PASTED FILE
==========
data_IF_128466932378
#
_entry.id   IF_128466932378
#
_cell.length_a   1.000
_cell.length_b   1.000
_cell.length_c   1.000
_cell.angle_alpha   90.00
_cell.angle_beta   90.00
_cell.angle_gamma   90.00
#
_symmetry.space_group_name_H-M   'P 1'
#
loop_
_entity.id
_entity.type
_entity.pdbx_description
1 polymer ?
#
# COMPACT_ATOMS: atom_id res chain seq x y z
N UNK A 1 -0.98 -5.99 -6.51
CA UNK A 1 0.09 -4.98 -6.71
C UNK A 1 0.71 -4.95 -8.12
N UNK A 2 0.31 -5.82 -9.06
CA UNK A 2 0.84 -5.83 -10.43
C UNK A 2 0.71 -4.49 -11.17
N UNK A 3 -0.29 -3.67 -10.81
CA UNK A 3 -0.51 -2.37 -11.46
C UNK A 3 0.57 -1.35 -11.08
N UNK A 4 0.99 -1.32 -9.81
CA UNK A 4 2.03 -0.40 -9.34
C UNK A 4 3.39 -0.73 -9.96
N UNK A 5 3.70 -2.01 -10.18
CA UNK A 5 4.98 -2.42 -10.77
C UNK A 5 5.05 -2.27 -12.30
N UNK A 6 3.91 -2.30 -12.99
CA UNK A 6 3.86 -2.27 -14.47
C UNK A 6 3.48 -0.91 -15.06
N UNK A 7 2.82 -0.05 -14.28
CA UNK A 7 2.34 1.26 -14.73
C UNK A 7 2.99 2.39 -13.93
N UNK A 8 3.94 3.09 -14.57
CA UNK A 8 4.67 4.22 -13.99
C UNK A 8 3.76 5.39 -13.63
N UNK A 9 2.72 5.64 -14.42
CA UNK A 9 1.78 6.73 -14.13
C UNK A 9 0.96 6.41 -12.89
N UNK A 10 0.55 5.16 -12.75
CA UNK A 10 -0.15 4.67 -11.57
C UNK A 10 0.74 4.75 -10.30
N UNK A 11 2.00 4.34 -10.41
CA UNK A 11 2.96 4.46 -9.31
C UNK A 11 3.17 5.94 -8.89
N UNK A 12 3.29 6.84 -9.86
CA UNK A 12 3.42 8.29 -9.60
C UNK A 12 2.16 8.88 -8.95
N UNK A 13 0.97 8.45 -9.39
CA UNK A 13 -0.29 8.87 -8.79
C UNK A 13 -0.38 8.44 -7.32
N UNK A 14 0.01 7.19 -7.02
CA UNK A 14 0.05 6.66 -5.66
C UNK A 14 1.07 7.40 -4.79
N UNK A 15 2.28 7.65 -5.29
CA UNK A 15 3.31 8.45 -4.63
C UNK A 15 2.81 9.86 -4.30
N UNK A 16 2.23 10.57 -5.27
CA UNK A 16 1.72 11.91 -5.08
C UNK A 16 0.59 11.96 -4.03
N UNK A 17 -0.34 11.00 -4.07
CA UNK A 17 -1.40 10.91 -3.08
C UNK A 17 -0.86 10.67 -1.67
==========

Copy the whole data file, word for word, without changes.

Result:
data_IF_128466932378
#
_entry.id   IF_128466932378
#
_cell.length_a   1.000
_cell.length_b   1.000
_cell.length_c   1.000
_cell.angle_alpha   90.00
_cell.angle_beta   90.00
_cell.angle_gamma   90.00
#
_symmetry.space_group_name_H-M   'P 1'
#
loop_
_entity.id
_entity.type
_entity.pdbx_description
1 polymer ?
#
# COMPACT_ATOMS: atom_id res chain seq x y z
N UNK A 1 -0.98 -5.99 -6.51
CA UNK A 1 0.09 -4.98 -6.71
C UNK A 1 0.71 -4.95 -8.12
N UNK A 2 0.31 -5.82 -9.06
CA UNK A 2 0.84 -5.83 -10.43
C UNK A 2 0.71 -4.49 -11.17
N UNK A 3 -0.29 -3.67 -10.81
CA UNK A 3 -0.51 -2.37 -11.46
C UNK A 3 0.57 -1.35 -11.08
N UNK A 4 0.99 -1.32 -9.81
CA UNK A 4 2.03 -0.40 -9.34
C UNK A 4 3.39 -0.73 -9.96
N UNK A 5 3.70 -2.01 -10.18
CA UNK A 5 4.98 -2.42 -10.77
C UNK A 5 5.05 -2.27 -12.30
N UNK A 6 3.91 -2.30 -12.99
CA UNK A 6 3.86 -2.27 -14.47
C UNK A 6 3.48 -0.91 -15.06
N UNK A 7 2.82 -0.05 -14.28
CA UNK A 7 2.34 1.26 -14.73
C UNK A 7 2.99 2.39 -13.93
N UNK A 8 3.94 3.09 -14.57
CA UNK A 8 4.67 4.22 -13.99
C UNK A 8 3.76 5.39 -13.63
N UNK A 9 2.72 5.64 -14.42
CA UNK A 9 1.78 6.73 -14.13
C UNK A 9 0.96 6.41 -12.89
N UNK A 10 0.55 5.16 -12.75
CA UNK A 10 -0.15 4.67 -11.57
C UNK A 10 0.74 4.75 -10.30
N UNK A 11 2.00 4.34 -10.41
CA UNK A 11 2.96 4.46 -9.31
C UNK A 11 3.17 5.94 -8.89
N UNK A 12 3.29 6.84 -9.86
CA UNK A 12 3.42 8.29 -9.60
C UNK A 12 2.16 8.88 -8.95
N UNK A 13 0.97 8.45 -9.39
CA UNK A 13 -0.29 8.87 -8.79
C UNK A 13 -0.38 8.44 -7.32
N UNK A 14 0.01 7.19 -7.02
CA UNK A 14 0.05 6.66 -5.66
C UNK A 14 1.07 7.40 -4.79
N UNK A 15 2.28 7.65 -5.29
CA UNK A 15 3.31 8.45 -4.63
C UNK A 15 2.81 9.86 -4.30
N UNK A 16 2.23 10.57 -5.27
CA UNK A 16 1.72 11.91 -5.08
C UNK A 16 0.59 11.96 -4.03
N UNK A 17 -0.34 11.00 -4.07
CA UNK A 17 -1.40 10.91 -3.08
C UNK A 17 -0.86 10.67 -1.67